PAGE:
Alliance Axis - Minor Member Nation or Possession
Possessing Power Japan
Entry into WW2 7 Jul 1937
Population in 1939 5,500,000
Military Deaths in WW2 30,304


ww2dbaseTaiwan, also referred to as "Formosa" by Westerners during this period (from Portuguese Ilha Formosa, the name given by 16th Century Portuguese explorers), had been a Japanese colony since the Treaty of Shimonoseki was signed on 17 Apr 1895 at the end of the First Sino-Japanese War. Resistance against Japanese occupation was heavy at first, but by 1902 most of the Chinese resistance groups were wiped out. Various uprisings took place in the following years, but Japanese policy was able to calm a significant portion of the Chinese population. Remaining resistance groups were generally held under control by skillful political manipulation that directed hostility of these groups against one another, away from the Japanese administration. In general, the virtual dictatorship under the rule of Tokyo-appointed Governor Generals developed Taiwan as a model colony, which was Japan's first. Taiwan's infrastructure was the initial main focus, followed by the development of agriculture so that Taiwan could export sugar and rice to Japan's growing population. In the mid-1930s, a limited democracy was introduced, again toward the goal of establishing a model colony. Around this time, Taiwan was also allowed to develop its industry to feed the needs of the growing Japanese military. When the Second Sino-Japanese War erupted in Jul 1937, the efforts to assimilate the local society into the Japanese population were stepped up. To that end, in 1940, the colonial government encouraged parents to give their children Japanese names; the parents were often rewarded with increased rations and other benefits. In 1942 schools were desegregated so that Chinese and aborigine children would be taught together by Japanese teachers. Also in 1942, Chinese and aborigine men in Taiwan were encouraged to enlist in the Japanese military; they were similarly rewarded by increased rations. According to statistics from the Japanese Ministry of Health, Labor, and Welfare, 207,183 Taiwanese served in the Japanese military between 1937 and 1945, and 30,304 of them were killed or missing in action. By 1944, due to Japanese efforts, Taiwan enjoyed the second highest enrollment rate for elementary school-aged children, trailing behind only Japan. While punishment for insurgency had always been dealt with harshly and swiftly, during the war years brutal punishment was given for any sign of disobedience. Large numbers of women from Taiwan were recruited as Comfort Women during the war, which still causes political tension between the Republic of China and Japan today.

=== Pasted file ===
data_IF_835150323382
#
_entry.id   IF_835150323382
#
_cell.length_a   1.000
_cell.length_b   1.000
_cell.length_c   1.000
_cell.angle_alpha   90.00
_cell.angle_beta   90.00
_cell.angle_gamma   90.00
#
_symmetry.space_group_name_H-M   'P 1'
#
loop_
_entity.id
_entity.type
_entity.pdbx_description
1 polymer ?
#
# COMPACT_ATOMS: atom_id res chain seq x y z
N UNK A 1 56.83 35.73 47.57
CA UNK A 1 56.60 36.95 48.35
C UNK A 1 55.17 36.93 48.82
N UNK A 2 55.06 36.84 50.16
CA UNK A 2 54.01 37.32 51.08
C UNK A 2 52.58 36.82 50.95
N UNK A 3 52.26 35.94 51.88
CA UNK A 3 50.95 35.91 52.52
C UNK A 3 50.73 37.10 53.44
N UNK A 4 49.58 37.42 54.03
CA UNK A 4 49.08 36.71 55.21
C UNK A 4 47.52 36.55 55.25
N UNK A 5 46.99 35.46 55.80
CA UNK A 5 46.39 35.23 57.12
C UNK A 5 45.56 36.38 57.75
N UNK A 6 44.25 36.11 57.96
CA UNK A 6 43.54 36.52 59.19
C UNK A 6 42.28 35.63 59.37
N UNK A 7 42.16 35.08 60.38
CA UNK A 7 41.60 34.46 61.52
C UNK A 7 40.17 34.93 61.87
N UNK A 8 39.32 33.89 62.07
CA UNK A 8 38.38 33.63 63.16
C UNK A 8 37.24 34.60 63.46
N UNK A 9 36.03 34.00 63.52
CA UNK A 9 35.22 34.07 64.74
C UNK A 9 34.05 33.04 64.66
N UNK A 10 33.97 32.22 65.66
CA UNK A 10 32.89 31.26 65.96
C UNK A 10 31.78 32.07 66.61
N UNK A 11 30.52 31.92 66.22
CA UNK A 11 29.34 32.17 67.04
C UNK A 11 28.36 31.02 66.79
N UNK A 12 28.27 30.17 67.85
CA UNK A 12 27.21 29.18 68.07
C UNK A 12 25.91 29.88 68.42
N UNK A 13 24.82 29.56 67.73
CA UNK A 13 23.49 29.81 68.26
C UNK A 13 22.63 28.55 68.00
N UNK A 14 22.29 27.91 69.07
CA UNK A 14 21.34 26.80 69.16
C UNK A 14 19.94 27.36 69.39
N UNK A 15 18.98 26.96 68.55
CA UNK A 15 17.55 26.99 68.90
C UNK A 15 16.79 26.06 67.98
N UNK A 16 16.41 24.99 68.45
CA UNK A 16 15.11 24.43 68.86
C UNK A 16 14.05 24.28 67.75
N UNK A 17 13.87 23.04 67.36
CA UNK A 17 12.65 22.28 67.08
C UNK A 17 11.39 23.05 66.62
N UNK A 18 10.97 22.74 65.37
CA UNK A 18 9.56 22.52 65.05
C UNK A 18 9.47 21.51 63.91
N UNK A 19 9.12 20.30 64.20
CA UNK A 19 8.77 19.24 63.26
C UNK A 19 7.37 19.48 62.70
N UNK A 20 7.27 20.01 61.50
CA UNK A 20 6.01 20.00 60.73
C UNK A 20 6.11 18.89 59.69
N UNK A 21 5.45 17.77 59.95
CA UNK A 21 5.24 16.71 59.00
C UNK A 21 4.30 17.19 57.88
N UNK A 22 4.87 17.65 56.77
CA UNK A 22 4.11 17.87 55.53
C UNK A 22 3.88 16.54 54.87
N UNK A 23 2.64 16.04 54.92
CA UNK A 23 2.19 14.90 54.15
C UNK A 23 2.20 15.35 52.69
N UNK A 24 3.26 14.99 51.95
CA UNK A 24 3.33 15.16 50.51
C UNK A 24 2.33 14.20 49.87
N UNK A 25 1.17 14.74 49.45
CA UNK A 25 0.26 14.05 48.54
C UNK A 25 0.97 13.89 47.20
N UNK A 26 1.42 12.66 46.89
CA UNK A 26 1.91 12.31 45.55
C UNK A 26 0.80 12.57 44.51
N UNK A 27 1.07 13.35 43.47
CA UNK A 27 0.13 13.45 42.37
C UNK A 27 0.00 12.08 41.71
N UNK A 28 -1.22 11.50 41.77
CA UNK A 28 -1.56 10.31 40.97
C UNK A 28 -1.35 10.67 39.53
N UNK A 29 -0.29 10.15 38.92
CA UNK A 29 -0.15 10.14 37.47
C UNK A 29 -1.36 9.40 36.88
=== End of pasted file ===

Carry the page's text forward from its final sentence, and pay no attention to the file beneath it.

ww2dbaseBoth the Japanese Army and the Japanese Navy developed Taiwan from a military sense. The Japanese Army's nascent jungle warfare training center was located in Taiwan shortly before the outbreak of the Pacific War. The ports of Keelung (Kirun or Kiirun in Japanese) and Takau (Takao in Japanese, now renamed Kaohsiung in Mandarin Chinese) were originally developed by the Japanese into major commercial ports but by this time were also served as main naval bases; at the opening chapters of the war, many of the amphibious missions against British Malaya and Philippine Islands were launched from these two ports. The Japanese Army and Navy airfields on the island also attracted American bombing especially during the American invasion of the Philippine Islands and Okinawa, Japan.

ww2dbaseWhen the war ended in 1945, Taiwan's agricultural output fell to 49% of 1937 levels, industrial output fell to 66%, coal production fell from 200,000 metric tons to 15,000, and electricity production fell from 320 kilowatts to 30; this was largely caused by Allied bombing.

ww2dbaseAfter the Japanese surrender, Taiwan was formally returned to Republic of China control on 25 Oct 1945, ending 50 years of Japanese occupation. There were about 309,000 Japanese living in Taiwan in 1938; nearly all were deported back to Japan after the 1945 surrender. 173 Taiwanese members of the Japanese military were found guilty of war crimes; 26 of them were given death sentences. Of the 30,304 Taiwanese killed during the war while serving in the Japanese military, at least 26,000 of them were enshrined at Yasukuni in Tokyo, Japan.